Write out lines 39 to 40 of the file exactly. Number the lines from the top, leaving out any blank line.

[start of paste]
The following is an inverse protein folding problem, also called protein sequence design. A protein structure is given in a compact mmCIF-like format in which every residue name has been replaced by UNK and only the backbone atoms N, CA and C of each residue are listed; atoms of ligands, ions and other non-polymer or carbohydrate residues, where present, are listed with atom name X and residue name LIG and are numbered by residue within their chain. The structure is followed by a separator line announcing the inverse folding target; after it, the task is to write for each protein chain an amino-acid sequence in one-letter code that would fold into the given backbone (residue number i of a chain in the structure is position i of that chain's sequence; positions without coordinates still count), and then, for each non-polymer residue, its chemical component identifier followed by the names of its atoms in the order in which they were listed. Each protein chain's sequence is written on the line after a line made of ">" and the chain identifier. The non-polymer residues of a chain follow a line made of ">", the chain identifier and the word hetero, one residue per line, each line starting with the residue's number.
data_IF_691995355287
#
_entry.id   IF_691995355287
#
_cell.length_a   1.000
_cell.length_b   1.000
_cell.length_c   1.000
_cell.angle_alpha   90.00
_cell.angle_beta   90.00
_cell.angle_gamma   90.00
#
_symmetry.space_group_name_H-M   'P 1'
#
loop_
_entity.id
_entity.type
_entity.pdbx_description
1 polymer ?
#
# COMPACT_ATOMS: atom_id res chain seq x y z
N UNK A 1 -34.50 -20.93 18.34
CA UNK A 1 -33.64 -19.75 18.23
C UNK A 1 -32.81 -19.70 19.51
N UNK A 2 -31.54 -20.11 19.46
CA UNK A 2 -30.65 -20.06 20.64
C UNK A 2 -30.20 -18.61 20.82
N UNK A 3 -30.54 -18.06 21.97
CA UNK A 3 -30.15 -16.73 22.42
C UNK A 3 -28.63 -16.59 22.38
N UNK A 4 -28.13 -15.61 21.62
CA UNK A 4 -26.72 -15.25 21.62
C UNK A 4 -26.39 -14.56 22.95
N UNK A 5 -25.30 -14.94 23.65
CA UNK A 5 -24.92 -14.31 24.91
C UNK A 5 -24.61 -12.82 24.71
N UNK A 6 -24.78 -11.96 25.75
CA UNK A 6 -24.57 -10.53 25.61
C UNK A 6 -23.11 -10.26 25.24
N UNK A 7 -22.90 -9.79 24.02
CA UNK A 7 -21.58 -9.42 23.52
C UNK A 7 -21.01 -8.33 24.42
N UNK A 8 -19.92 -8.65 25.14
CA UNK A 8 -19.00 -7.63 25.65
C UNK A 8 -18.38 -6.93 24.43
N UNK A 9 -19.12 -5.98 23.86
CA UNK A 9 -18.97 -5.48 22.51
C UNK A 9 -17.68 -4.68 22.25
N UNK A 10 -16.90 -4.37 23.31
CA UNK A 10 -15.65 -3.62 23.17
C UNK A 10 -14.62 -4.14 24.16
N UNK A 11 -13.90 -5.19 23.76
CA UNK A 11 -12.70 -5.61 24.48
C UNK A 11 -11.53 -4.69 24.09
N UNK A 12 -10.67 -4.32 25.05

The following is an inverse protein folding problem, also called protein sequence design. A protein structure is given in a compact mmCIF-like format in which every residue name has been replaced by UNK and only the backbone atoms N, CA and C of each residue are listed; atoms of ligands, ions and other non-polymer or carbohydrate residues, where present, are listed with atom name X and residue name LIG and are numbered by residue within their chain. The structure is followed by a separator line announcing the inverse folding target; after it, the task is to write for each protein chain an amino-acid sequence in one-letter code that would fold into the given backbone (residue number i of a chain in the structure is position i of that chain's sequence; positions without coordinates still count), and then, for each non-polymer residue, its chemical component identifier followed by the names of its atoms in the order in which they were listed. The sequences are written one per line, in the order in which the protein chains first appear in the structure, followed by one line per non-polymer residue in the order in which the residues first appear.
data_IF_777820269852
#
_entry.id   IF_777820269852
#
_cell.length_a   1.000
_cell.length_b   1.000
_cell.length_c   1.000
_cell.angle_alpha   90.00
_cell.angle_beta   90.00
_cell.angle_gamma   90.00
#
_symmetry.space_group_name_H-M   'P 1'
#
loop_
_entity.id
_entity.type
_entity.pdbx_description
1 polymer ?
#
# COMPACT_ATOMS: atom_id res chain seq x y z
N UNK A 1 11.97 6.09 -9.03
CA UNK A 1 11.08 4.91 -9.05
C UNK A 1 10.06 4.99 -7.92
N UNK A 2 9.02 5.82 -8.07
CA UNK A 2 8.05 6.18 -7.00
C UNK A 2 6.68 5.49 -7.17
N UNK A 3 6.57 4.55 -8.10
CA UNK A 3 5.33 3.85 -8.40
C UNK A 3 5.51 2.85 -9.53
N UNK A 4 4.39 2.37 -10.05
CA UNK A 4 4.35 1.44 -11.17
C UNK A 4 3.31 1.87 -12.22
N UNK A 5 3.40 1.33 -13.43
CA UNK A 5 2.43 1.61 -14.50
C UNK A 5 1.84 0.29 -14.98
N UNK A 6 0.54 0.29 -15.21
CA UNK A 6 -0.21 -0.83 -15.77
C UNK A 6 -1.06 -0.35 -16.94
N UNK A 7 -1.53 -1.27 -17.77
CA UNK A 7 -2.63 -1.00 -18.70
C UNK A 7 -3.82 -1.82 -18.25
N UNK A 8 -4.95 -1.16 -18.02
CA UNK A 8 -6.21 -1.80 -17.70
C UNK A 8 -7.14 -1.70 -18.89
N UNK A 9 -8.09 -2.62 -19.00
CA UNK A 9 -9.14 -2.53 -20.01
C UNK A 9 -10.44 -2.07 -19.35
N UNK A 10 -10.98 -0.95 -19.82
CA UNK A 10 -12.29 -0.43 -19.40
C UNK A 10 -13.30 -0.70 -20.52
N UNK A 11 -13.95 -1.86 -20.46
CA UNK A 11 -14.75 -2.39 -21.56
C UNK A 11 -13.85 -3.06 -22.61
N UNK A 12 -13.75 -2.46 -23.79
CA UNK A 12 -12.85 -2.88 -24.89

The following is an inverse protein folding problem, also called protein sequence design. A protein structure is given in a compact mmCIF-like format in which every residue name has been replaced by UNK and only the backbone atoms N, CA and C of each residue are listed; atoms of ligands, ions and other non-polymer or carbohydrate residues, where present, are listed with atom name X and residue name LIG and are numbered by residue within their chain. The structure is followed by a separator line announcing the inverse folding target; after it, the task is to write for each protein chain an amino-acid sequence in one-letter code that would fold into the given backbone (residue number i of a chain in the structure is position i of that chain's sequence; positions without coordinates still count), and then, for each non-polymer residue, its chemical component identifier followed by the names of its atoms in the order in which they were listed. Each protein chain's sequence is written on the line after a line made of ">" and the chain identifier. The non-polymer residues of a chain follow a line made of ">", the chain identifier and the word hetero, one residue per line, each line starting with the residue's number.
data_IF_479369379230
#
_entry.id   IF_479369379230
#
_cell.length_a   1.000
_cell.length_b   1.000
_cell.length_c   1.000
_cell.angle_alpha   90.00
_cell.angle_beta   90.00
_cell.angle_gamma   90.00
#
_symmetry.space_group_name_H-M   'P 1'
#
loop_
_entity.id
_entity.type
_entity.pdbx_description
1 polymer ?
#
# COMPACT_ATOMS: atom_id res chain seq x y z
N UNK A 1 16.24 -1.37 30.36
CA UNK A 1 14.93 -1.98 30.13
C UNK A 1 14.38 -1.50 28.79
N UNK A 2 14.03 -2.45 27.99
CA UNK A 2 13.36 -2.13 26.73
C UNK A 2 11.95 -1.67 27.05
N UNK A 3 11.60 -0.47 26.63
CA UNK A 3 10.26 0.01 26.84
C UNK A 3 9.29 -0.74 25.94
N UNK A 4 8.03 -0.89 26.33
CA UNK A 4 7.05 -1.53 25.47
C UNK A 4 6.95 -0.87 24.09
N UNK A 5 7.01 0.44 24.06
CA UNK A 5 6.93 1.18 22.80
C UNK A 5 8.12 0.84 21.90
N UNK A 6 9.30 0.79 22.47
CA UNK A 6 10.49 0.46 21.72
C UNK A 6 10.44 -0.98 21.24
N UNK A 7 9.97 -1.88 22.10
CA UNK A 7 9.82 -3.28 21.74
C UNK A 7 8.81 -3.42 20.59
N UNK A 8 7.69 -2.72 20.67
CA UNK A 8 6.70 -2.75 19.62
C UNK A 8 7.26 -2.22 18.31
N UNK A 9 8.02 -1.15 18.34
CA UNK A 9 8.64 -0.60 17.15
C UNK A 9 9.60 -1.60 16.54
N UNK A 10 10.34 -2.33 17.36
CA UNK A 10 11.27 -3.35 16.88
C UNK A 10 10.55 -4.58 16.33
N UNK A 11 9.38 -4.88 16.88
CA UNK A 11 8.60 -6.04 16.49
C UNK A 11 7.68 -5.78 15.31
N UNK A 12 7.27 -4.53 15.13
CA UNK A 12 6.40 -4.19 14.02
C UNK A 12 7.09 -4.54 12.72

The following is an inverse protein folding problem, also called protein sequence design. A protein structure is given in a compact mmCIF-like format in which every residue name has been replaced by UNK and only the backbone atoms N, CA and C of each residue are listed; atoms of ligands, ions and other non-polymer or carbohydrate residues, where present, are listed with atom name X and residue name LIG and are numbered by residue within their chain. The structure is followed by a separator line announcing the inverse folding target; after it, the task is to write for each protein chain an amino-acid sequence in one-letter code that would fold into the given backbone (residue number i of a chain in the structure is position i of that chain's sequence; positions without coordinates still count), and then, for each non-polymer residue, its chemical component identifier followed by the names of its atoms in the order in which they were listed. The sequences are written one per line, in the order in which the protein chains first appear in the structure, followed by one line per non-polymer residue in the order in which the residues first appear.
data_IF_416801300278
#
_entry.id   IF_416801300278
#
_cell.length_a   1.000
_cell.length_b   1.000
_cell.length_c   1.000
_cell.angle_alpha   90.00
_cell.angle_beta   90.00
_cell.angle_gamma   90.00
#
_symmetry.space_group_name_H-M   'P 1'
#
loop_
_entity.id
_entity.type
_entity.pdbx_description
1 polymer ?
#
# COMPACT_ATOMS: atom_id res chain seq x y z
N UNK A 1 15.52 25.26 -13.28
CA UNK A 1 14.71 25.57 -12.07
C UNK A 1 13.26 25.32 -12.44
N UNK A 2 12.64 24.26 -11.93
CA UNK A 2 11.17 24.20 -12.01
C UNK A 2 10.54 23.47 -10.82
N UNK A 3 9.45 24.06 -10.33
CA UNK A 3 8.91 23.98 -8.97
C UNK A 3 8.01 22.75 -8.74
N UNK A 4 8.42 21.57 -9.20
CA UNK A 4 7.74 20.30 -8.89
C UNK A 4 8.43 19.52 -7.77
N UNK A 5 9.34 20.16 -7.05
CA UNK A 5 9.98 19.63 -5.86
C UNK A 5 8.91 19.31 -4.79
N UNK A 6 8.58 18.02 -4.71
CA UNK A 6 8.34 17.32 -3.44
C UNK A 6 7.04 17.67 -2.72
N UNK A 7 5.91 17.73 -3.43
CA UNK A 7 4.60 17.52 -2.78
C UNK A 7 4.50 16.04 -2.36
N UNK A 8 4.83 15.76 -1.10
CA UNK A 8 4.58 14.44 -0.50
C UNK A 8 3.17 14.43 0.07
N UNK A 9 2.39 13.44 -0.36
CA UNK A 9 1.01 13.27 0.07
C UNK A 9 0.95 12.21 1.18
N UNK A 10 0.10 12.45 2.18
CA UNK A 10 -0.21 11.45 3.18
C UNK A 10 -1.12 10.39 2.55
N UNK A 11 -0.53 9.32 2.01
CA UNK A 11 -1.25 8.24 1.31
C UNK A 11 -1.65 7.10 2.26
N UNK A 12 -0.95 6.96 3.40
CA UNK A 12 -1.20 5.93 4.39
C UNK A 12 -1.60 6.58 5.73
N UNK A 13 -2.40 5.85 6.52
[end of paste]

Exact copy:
C UNK A 6 -23.11 -10.26 25.24
N UNK A 7 -22.90 -9.79 24.02